Every so often, a new patient of internist Jean Antonucci in Farmington, ME, looks puzzled when the doctor herself—and not a medical assistant—walks into the waiting room and escorts him to a 125-square-foot room.
In that room, which looks out on pine trees and a stream, Antonucci takes vital signs, asks the patient what's bothering him, diagnoses and treats that problem, and collects the copay. By the time the patient leaves, he realizes that Antonucci is truly a one-woman show.
"I really don't need staff," says Antonucci, who rents the space from another physician. "I'm amazed at how well this method works."
The method is known as a micropractice, and it defies the conventional wisdom of practice management experts who urge doctors to boost their productivity by delegating nonphysician chores. A micropractice doctor typically works without employees in a space that's drastically smaller than what the average soloist has. Such austerity reduces the customary overhead by 40 to 50 percent, thereby lowering the break-even point and enabling micropractitioners to spend more time with fewer patients.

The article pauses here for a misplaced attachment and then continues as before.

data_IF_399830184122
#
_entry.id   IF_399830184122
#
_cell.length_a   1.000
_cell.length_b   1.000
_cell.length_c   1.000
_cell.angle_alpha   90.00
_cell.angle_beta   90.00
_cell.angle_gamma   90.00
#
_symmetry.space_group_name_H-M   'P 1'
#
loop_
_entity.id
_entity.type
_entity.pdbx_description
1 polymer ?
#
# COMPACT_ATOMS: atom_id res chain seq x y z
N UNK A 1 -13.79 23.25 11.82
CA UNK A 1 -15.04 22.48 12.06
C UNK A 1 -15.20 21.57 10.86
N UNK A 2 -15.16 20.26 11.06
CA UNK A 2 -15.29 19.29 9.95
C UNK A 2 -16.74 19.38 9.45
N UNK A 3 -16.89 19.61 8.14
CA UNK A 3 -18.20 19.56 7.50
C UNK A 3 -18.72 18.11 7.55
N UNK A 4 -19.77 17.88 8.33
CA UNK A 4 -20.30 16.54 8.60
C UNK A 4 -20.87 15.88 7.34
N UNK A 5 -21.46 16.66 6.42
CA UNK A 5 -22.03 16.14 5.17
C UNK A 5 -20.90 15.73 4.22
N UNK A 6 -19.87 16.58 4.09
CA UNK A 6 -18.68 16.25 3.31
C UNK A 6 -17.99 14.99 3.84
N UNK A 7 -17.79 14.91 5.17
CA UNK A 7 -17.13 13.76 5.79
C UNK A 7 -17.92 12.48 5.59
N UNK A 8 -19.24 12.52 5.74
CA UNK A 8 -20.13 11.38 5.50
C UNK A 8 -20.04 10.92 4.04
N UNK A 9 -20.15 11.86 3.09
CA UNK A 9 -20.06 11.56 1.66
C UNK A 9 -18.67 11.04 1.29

Speaking of evolution, the official name is now "Ideal Medical Practice" or IMP, and not micropractice. That's because you don't have to be solo/small to achieve ideal health care.